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Analysis

Legislative Stability Ensures Smooth Political Transition

Wed, 05/08/2019 - 13:45

The arrival of a new government offers the possibility to unlock regulatory issues that in many cases are dragged around by other government officers. It also opens up the door to changes in the country’s constitutional framework, which could generate instability and fear among investors. “It is hard to predict where the country is going, since the new government took office very recently,” says Eduardo Kleinberg, Managing Partner at Basham, Ringe y Correa. 
The Mexican economy has enjoyed stability in the past few years, which has helped maintain its attractiveness among investors. A wrong turn in terms of policymaking could send investors scrambling. Raymundo Enríquez, National Managing Partner of Baker McKenzie, says change is always inevitable but, on many occasions, it offers the possibility for growth. Mexico is no exception. “The fourth transformation announced by the new presidential administration implies a change in the way things are done and the way the government and private sector interact.” he says. More than a problem itself, Enríquez sees the current scenario as an opportunity for different players to participate as investors and for law firms established in Mexico to guide them through the complexities of the law. 
Reasserting trust in a convulsed environment is particularly important, especially after the cancellation of iconic projects such as NAIM. “I believe the airport consultation was not optimally conducted and generated a great deal of doubt. But in the end, Mexico is more than just one project and I think that the new government will comply with its obligations and will honor all the contracts that were awarded,” says Enríquez. Despite the uncertainty, the private sector must find a way to work alongside the new government, adds Raúl MartínezOstos, Chairman of the Board and Director General of Grupo Financiero Barclays México. “We have to understand that there is and there will be uncertainty, so we must find a way to work with it and clarify as much as possible.”
Juan López de Silanes, Managing Partner at Basham, Ringe y Correa, says that although the government might try to change the laws, undoing the legislative changes of the previous federal administration would not be as easy as many believe. “The federal administration must follow the rules under which previous contracts and tenders took place and, should the case arise, the government must comply with the penalties established in those contracts.” Even though NAIM’s cancellation generated fear among investors and credit rating agencies, many, including international financial markets, believe it will be business as usual. “So far, the markets have given López Obrador’s administration the benefit of the doubt, which helps when managing risk,” says Martínez-Ostos. “The government’s economic program, at least in its first year, is going in the right direction, which has had a calming effect. The landscape will gradually clear.”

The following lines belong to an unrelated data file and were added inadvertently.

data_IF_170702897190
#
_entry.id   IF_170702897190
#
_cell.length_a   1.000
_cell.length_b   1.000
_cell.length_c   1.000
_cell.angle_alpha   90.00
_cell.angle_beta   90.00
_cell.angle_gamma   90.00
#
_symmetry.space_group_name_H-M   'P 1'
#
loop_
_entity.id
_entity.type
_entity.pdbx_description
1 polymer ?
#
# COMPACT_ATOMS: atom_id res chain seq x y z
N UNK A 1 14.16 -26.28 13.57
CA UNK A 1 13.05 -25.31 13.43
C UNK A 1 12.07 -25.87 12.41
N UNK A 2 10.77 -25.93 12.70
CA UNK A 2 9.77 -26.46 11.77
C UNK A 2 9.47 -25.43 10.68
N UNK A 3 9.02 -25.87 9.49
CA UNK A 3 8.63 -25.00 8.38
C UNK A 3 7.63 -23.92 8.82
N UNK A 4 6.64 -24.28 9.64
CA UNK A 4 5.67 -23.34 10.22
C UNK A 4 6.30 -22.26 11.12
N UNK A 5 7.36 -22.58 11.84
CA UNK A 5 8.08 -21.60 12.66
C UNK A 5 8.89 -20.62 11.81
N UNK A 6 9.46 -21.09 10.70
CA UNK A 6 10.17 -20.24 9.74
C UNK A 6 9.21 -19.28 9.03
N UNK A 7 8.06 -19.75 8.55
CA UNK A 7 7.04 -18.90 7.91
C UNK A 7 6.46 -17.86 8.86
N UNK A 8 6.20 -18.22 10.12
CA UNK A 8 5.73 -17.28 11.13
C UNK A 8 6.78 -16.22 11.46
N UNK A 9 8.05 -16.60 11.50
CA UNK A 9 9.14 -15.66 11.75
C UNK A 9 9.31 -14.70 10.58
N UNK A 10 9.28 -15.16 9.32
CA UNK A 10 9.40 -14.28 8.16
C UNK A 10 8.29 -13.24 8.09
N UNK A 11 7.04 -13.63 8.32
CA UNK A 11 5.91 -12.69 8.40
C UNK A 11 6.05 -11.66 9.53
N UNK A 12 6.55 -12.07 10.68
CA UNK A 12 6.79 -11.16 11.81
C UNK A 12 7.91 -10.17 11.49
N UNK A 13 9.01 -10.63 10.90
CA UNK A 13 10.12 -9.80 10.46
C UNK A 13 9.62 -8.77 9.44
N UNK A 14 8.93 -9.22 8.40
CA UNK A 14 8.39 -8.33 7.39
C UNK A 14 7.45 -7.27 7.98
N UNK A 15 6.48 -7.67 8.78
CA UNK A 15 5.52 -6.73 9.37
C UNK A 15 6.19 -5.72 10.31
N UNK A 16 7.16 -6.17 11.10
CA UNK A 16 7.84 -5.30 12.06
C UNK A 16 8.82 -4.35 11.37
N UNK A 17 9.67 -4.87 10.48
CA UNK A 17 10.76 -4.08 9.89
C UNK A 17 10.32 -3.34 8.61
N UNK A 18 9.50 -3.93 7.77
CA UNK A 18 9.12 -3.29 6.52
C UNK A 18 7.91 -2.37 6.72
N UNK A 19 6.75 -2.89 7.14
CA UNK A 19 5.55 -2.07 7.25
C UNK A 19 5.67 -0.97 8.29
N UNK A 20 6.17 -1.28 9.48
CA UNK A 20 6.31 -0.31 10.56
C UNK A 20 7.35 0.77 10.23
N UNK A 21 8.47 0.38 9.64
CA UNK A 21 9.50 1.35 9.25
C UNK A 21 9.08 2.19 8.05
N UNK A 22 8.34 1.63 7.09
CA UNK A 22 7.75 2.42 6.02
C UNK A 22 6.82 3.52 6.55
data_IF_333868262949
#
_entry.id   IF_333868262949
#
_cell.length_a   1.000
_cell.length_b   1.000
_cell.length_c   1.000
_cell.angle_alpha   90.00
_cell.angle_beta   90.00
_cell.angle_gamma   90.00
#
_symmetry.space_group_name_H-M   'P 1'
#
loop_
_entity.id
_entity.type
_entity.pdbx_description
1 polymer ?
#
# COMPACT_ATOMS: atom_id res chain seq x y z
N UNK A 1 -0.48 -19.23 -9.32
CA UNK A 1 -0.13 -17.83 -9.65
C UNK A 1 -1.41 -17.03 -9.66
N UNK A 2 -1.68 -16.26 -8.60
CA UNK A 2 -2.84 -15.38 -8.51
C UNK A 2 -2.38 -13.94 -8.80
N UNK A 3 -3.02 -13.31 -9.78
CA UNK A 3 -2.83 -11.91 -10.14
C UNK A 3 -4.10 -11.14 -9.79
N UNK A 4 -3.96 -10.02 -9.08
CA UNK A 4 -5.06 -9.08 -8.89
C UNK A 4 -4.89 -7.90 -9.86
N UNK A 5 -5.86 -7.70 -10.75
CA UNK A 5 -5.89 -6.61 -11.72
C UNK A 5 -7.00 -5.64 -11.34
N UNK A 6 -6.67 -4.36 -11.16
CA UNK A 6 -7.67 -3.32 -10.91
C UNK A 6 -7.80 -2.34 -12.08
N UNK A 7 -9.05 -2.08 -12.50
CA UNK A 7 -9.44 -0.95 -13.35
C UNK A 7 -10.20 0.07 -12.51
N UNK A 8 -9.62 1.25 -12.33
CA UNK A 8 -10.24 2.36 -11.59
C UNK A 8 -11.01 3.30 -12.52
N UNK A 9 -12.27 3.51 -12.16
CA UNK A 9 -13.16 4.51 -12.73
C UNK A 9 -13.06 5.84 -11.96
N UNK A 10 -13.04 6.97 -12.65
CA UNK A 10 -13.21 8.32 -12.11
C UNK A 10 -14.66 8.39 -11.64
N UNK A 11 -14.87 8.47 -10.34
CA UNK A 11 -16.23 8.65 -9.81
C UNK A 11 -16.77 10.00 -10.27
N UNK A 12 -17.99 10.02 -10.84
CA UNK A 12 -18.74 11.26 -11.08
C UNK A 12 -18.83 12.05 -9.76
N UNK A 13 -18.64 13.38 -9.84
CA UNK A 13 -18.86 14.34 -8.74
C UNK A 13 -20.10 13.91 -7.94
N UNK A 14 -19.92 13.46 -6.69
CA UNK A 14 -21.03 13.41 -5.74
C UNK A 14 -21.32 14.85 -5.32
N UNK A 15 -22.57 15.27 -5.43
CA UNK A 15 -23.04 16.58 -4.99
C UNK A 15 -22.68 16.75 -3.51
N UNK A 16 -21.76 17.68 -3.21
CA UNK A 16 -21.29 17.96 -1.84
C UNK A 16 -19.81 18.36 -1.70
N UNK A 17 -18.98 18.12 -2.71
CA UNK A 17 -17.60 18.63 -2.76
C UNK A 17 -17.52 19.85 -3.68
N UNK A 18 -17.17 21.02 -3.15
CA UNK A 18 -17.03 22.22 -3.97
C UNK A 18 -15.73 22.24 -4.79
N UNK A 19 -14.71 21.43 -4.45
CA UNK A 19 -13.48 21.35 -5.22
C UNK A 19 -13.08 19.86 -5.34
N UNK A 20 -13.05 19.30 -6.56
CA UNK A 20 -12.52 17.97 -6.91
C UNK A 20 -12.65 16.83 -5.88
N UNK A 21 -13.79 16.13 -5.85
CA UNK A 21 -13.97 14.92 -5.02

INTERNAL FACTORS

The negotiation of USMCA pushed the country to move toward a new commercial paradigm with the US. “The paradigm shift, in which the US promotes protectionism and China promotes free trade, is an indication that Mexico must adjust its foreign policies,” says Hugo Cuesta, Managing Partner at Cuesta Campos y Asociados. “Mexico … will have to recognize other countries, including China, as potential partners and allies.”
Despite the uncertainty generated by international trade disputes, there are many internal elements in which the government could focus on to maintain the country’s competitiveness as an investment destination. An example would be improving the level of economic competition in the country. “For many years, monopolies negatively impacted Mexico’s competitiveness,” says Enríquez. “Competition is good for everyone since it lowers prices, generates employment and improves the population’s well-being.” Rafael Valdes, Partner at Valdes Abascal Abogados SC, says economic competition should not be neglected by the government. “Mexico’s economic growth and its exposure to the international market have bolstered the country’s competitiveness and productivity but this has also generated a more complex scenario for ensuring a fair and competitive environment for companies.” 
Despite the expectations generated by the arrival of a new government, Martínez-Ostos says the country needs to be patient. “People think that changing government administrations is a smooth process but it is not. There needs to be a diagnosis and there is a learning curve, not only for the government but also for us. The private and public sectors need to be in constant communication to understand how they can help each other and better coordinate policymaking.”